Gull and Customs in court over tax rate
Customs is seeking $22 million from independent fuel retailer Gull, after discovering it has been quietly adding butane to its petrol since 2003.
Australian-owned Gull typically sells its fuel for several cents a litre below its rivals, but Customs claims it has been gaining a tax advantage - possibly 1c-2c a litre - by exploiting a low tax rate on butane, a form of liquefied petroleum gas (LPG).
A High Court decision went in Gull's favour, with Customs appealing to the Court of Appeal this week, and signalling it may take its case to the Supreme Court if required.
The issue came to light following a complaint from BP in 2010 about Gull's activities, which sought clarification as to whether it, too, could add butane to its fuel at the lower tax rate.
Customs declined BP's request, and audited the activities of a Gull subsidiary, Terminals New Zealand, at its Tauranga terminal.
Customs staff discovered that Australian-owned Gull was adding up to 5 per cent butane to its petrol.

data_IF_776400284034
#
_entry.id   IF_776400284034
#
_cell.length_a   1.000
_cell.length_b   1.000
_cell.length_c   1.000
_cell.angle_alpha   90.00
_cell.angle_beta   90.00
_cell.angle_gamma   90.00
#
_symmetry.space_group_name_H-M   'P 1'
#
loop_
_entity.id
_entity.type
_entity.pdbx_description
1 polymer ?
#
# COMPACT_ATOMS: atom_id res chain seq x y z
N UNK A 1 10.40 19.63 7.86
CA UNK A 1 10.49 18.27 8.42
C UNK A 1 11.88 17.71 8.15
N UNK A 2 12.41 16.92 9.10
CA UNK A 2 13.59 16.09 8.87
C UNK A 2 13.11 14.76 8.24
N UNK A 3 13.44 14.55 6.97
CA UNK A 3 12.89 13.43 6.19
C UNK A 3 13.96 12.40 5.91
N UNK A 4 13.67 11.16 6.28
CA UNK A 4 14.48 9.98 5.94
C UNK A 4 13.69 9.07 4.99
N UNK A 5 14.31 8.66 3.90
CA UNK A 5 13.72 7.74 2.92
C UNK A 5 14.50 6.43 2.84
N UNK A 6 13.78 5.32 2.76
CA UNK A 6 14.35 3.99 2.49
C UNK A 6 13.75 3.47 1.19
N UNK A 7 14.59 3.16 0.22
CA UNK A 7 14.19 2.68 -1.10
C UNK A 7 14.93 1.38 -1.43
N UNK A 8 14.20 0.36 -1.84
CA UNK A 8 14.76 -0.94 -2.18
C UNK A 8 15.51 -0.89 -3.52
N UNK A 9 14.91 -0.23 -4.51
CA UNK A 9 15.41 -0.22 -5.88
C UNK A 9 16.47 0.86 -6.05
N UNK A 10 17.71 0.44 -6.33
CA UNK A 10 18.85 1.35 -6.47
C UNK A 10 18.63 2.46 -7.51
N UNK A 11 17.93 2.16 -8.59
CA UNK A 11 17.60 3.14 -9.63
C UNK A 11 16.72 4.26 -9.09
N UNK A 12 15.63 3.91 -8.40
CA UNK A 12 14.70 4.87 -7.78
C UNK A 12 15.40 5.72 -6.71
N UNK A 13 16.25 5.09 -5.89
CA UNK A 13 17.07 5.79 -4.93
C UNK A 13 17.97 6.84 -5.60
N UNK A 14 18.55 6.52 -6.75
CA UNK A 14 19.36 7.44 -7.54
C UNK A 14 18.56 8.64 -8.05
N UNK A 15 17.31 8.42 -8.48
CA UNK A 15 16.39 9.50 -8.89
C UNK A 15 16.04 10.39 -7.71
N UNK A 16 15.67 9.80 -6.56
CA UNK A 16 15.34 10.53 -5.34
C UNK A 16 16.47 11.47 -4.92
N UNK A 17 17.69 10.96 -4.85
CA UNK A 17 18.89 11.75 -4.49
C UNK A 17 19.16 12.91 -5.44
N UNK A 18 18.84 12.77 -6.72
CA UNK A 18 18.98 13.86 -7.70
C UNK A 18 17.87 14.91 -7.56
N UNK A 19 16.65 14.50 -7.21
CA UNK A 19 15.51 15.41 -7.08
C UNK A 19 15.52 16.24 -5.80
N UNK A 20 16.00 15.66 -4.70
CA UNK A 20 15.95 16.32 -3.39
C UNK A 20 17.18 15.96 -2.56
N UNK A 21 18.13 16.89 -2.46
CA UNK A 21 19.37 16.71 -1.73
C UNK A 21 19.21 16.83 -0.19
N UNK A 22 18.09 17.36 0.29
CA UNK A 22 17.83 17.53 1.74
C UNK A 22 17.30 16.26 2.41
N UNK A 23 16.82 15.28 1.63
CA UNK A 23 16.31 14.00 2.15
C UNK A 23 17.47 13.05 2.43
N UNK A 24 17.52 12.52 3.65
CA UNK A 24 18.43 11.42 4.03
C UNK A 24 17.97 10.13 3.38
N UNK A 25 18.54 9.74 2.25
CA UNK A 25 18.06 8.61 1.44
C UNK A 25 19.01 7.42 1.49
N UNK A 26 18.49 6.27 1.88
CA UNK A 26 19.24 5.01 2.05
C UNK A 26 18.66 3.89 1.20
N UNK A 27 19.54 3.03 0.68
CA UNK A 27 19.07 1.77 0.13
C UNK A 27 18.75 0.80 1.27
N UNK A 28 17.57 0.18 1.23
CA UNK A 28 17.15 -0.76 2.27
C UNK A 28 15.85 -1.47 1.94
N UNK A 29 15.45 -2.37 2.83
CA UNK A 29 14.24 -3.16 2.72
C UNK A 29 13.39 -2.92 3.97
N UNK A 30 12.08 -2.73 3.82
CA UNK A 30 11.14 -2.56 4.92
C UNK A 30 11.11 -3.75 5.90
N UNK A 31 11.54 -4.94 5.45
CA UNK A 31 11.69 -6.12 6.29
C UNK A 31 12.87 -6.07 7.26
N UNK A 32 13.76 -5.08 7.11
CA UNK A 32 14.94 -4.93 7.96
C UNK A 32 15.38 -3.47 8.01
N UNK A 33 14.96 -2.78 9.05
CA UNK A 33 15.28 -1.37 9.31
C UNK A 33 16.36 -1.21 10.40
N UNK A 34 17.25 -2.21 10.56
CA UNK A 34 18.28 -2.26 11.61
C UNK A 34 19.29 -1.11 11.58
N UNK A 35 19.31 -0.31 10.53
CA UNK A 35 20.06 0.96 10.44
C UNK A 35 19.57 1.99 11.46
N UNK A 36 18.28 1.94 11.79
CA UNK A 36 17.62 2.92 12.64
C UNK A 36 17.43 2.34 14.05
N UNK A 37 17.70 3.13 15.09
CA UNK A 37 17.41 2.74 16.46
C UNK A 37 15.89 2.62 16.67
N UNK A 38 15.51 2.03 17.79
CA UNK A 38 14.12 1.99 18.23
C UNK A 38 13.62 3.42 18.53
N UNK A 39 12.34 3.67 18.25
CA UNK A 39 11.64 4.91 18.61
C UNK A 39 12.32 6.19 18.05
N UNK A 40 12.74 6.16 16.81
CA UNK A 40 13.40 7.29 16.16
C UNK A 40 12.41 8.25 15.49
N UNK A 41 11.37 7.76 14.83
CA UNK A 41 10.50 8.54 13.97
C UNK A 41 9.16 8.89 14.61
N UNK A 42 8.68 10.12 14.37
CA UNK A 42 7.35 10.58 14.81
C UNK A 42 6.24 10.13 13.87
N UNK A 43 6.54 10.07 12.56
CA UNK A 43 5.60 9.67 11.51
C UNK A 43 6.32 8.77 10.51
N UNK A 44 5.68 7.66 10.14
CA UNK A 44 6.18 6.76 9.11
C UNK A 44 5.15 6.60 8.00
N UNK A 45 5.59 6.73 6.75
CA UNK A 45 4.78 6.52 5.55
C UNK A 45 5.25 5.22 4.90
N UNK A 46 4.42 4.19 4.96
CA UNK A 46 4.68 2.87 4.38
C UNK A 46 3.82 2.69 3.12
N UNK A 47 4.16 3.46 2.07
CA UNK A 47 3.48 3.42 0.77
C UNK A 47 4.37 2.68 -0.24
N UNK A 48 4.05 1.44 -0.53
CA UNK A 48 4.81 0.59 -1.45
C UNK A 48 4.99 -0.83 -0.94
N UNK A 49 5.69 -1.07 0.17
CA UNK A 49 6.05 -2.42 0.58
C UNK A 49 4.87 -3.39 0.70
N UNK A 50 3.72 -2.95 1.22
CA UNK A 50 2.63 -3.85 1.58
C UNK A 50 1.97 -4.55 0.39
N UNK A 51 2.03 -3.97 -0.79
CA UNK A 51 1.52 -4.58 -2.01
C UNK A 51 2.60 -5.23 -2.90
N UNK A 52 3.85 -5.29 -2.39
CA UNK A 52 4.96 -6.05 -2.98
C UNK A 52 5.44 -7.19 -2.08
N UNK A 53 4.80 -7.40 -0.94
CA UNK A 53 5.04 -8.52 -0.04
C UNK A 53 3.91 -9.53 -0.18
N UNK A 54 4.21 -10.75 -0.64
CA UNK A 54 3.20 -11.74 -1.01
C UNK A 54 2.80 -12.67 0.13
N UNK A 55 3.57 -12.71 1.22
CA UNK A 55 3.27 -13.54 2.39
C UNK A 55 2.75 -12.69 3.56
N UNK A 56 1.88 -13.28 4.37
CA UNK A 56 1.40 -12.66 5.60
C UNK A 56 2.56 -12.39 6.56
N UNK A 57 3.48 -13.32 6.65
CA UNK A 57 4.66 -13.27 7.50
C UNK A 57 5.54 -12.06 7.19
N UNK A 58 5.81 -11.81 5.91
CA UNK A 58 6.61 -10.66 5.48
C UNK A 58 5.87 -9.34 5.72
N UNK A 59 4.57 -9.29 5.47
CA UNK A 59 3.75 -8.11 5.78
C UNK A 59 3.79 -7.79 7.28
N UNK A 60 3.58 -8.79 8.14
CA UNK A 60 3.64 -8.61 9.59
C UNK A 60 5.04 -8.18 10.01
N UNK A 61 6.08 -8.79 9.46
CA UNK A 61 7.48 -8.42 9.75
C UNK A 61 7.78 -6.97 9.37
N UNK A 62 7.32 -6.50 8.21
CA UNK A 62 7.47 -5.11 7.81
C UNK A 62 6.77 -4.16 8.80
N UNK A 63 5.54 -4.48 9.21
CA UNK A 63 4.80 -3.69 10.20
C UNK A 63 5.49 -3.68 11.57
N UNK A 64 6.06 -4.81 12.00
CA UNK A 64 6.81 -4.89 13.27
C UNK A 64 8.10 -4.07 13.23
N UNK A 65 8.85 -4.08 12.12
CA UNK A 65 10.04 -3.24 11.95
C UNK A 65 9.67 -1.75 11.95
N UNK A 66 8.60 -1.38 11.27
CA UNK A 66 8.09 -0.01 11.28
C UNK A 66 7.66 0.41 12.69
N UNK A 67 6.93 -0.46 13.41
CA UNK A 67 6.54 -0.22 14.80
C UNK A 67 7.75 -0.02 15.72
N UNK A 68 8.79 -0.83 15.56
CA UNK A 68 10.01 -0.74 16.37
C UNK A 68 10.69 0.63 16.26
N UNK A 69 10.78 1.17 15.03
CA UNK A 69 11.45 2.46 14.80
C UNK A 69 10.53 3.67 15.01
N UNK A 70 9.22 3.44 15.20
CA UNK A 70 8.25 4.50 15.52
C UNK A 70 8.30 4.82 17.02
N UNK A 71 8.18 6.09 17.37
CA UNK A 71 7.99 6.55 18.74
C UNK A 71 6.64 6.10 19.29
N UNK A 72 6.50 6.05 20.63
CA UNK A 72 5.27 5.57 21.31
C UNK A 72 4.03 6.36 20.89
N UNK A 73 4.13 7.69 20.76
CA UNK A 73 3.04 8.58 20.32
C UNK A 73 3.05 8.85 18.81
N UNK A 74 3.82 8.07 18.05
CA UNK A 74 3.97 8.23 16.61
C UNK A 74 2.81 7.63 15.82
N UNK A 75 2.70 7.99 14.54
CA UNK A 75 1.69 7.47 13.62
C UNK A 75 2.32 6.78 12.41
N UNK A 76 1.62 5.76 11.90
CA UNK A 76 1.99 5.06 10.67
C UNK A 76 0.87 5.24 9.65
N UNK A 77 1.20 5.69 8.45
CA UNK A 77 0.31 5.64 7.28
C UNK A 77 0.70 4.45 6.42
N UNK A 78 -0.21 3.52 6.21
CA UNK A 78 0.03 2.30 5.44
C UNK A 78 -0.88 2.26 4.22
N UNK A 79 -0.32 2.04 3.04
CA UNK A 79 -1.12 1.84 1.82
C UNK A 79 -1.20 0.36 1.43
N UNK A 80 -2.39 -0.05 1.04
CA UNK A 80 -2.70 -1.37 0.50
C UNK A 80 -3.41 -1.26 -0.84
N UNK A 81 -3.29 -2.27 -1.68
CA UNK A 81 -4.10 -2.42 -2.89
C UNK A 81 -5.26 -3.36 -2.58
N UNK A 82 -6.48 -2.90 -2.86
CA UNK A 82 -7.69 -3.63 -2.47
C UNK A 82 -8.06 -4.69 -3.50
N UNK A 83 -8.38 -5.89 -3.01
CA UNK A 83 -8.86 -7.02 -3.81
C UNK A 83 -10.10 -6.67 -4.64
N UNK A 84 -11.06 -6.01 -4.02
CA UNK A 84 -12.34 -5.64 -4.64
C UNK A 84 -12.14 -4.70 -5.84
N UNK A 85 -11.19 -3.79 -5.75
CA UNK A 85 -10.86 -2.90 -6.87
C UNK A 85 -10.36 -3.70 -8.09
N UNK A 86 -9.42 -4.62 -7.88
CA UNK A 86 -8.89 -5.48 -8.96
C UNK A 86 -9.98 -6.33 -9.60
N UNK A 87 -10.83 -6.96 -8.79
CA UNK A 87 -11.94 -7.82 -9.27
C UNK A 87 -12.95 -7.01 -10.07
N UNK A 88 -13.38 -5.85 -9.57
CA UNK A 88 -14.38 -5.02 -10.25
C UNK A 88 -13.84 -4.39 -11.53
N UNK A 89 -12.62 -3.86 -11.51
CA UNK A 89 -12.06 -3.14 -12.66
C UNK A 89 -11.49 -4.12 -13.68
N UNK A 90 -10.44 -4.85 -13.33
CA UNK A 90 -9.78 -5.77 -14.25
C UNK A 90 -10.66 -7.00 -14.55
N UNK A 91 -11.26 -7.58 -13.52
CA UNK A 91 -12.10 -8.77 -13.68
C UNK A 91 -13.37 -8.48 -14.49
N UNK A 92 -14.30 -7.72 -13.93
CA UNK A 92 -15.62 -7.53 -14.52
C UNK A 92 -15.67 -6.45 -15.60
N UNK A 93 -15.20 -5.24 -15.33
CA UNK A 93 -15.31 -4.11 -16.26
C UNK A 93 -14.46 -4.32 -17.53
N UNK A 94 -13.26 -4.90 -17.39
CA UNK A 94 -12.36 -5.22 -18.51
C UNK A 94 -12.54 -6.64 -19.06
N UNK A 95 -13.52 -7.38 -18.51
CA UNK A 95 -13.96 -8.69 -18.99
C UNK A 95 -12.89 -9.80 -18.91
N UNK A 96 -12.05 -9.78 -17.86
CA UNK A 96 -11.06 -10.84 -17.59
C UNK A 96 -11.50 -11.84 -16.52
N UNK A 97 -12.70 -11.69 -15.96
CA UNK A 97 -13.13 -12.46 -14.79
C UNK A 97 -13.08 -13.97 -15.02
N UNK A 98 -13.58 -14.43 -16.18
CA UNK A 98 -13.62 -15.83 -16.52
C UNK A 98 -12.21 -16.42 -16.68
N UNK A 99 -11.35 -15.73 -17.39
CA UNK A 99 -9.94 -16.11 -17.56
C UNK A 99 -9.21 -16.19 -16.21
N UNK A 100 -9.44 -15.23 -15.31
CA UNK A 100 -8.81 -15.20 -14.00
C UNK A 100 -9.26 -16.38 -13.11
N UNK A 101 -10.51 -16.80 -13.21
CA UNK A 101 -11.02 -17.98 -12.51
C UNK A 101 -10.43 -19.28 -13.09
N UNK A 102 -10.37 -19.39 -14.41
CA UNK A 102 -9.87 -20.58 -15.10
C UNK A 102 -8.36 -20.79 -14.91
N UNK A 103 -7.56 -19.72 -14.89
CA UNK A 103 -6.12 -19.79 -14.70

While the mixing is legal, Customs claims Gull was failing to pay millions in excise.
The excise on petrol is about 48.5c a litre, while the excise on butane is only 10.4c.
Customs argues that Gull should be paying petrol excise on the full volume, and has therefore been underpaying by 38.1c for every litre of butane.
During almost a decade it estimated Gull had saved $9m, while Customs is claiming a further $13m in penalties. It has also complained that in previous audits of its activities Gull has never mentioned the butane mixture.
Following Customs' demand for payment, Gull sought a judicial review of the case claiming its activities did not amount to "manufacturing" and therefore it was not liable for petrol excise on the full volume.
In May, the High Court found in Gull's favour.
Details of that decision were suppressed, but the order was lifted following Customs' appeal to the Court of Appeal this week.
Dave Bodger, managing director of Gull, refused to comment because the matter was before the courts.
The Automobile Association said it would seek a review of the mandatory labelling requirements of petrol as a result of the case.
While fuel companies are required to disclose to motorists if fuel contains more than 1 per cent ethanol, no such condition is required for butane.